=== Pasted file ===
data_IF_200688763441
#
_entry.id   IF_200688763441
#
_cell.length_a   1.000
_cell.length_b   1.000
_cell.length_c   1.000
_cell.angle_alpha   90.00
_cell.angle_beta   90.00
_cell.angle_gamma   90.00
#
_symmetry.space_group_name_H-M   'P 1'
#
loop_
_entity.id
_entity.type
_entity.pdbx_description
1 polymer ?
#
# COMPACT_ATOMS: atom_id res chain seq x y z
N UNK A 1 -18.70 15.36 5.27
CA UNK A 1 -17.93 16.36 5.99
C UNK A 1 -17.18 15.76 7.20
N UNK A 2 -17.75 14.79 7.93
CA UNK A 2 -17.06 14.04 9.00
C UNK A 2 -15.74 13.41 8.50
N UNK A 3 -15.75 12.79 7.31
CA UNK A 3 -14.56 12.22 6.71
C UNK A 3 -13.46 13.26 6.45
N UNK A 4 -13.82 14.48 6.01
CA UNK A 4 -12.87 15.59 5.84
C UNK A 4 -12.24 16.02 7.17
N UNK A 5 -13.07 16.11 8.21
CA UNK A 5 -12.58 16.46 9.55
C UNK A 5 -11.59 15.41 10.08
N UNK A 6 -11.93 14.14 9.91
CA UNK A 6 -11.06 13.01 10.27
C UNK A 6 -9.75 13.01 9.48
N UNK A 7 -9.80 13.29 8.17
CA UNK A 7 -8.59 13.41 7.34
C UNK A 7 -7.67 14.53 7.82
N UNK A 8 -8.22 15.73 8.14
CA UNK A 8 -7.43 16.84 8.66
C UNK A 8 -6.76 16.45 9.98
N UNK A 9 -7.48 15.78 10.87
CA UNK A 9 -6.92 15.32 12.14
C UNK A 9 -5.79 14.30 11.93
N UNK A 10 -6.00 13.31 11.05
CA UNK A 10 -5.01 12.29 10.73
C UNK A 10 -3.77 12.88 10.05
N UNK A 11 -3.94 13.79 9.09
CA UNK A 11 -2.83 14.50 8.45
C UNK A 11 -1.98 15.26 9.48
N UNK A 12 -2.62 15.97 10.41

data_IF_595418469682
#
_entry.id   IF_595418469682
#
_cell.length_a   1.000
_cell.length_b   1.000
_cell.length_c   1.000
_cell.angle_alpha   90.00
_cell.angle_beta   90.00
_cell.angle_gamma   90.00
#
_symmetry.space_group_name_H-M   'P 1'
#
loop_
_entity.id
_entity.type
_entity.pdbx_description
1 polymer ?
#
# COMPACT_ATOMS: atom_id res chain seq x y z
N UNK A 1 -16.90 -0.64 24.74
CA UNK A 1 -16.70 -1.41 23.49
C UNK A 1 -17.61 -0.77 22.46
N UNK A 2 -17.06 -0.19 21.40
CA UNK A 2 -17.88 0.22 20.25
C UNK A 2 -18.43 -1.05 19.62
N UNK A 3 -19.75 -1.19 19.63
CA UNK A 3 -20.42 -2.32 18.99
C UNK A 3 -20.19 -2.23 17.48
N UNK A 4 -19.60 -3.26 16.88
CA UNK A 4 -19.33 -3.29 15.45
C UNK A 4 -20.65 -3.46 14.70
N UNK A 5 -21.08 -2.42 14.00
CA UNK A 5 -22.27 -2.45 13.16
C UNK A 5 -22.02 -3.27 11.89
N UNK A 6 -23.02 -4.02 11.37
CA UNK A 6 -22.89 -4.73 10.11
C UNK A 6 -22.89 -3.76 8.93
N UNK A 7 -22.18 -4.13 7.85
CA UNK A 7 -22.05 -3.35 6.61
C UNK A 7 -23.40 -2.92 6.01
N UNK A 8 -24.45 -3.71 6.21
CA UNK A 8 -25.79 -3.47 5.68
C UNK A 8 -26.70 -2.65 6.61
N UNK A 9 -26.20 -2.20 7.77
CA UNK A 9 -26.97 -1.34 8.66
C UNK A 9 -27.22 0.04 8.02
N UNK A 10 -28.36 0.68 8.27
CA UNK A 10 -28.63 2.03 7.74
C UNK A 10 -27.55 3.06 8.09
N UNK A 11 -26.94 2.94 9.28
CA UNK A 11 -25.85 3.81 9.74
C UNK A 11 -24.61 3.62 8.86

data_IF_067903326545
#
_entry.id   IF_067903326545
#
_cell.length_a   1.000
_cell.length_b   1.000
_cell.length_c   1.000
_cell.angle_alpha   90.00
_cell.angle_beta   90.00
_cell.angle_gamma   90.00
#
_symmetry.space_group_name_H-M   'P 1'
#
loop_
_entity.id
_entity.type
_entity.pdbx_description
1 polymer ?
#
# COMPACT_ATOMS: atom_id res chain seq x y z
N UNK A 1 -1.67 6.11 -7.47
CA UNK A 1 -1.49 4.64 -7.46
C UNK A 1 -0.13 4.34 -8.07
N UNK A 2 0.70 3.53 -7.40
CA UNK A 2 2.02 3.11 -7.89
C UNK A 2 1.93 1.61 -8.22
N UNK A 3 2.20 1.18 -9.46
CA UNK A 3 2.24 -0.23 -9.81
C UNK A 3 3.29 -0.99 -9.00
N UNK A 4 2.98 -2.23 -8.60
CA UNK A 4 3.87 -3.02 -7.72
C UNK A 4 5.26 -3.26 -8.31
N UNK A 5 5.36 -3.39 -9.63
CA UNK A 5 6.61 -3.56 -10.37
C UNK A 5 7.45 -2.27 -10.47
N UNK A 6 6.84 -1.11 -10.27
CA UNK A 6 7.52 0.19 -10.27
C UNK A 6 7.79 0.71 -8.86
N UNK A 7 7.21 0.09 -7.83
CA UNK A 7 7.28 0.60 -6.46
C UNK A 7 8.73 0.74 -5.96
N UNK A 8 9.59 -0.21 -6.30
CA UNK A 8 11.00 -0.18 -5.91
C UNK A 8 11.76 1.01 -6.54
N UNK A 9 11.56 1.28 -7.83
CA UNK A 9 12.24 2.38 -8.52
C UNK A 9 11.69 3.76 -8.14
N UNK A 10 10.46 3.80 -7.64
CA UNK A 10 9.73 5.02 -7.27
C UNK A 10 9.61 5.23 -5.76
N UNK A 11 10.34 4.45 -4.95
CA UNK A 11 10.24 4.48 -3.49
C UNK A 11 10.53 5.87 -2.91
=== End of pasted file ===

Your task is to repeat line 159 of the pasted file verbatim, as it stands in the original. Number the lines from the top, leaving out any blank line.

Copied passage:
CA UNK A 11 10.24 4.48 -3.49